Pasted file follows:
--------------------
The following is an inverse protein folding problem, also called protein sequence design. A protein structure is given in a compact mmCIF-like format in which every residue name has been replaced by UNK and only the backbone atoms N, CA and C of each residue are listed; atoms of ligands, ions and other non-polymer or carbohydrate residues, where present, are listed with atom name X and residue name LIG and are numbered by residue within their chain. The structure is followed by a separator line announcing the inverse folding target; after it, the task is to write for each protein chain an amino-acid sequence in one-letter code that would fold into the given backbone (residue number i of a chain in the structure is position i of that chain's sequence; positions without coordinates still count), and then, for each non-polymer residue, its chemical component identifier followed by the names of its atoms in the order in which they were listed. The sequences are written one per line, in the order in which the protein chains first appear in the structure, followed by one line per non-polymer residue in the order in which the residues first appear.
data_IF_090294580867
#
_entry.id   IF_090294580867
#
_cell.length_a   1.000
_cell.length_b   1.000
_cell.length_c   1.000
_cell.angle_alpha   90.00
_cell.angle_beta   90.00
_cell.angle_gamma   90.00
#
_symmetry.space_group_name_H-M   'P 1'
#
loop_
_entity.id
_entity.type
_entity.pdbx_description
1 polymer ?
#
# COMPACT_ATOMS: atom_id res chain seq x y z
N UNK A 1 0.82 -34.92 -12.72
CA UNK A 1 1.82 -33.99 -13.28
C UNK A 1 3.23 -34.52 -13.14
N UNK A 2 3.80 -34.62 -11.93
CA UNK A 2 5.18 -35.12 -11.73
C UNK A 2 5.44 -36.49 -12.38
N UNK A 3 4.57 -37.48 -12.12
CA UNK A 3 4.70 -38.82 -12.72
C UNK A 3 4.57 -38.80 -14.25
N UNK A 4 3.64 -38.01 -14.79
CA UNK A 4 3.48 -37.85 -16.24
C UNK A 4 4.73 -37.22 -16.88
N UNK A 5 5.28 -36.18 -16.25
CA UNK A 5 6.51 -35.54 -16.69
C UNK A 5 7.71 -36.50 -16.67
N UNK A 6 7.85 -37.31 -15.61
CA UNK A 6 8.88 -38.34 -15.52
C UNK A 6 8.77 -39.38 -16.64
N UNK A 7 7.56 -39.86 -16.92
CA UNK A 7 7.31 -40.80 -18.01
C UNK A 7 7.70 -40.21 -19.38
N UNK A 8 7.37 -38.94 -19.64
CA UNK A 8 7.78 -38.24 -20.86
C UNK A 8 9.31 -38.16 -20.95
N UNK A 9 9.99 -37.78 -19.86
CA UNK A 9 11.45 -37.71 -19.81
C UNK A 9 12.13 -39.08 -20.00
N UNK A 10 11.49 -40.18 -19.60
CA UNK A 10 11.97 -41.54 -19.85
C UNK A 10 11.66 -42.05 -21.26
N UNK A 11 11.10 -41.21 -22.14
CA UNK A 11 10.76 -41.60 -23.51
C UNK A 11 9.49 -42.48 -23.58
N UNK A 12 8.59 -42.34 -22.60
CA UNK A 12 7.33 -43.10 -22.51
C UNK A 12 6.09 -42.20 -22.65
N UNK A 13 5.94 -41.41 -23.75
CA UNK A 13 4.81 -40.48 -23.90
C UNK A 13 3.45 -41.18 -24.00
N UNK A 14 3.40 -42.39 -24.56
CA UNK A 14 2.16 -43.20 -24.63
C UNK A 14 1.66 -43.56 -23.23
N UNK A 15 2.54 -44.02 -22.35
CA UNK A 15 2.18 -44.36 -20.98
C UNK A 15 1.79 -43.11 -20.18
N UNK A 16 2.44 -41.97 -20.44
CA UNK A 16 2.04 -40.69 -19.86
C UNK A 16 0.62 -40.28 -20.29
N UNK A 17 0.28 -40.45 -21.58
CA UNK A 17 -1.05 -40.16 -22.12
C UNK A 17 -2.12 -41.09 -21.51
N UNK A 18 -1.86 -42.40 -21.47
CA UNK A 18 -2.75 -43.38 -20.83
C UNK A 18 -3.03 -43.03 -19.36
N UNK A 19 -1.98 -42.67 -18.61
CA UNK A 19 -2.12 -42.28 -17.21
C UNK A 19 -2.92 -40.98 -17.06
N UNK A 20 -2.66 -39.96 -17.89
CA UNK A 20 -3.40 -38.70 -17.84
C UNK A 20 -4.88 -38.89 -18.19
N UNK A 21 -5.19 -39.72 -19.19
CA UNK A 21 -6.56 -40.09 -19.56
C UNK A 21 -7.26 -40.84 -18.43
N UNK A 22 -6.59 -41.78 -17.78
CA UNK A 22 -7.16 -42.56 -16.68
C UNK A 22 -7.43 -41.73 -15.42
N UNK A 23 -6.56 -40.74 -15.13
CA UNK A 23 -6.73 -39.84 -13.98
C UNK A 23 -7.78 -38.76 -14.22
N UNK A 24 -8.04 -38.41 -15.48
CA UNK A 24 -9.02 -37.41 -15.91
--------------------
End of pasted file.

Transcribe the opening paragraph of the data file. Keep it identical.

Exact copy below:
The following is an inverse protein folding problem, also called protein sequence design. A protein structure is given in a compact mmCIF-like format in which every residue name has been replaced by UNK and only the backbone atoms N, CA and C of each residue are listed; atoms of ligands, ions and other non-polymer or carbohydrate residues, where present, are listed with atom name X and residue name LIG and are numbered by residue within their chain. The structure is followed by a separator line announcing the inverse folding target; after it, the task is to write for each protein chain an amino-acid sequence in one-letter code that would fold into the given backbone (residue number i of a chain in the structure is position i of that chain's sequence; positions without coordinates still count), and then, for each non-polymer residue, its chemical component identifier followed by the names of its atoms in the order in which they were listed. The sequences are written one per line, in the order in which the protein chains first appear in the structure, followed by one line per non-polymer residue in the order in which the residues first appear.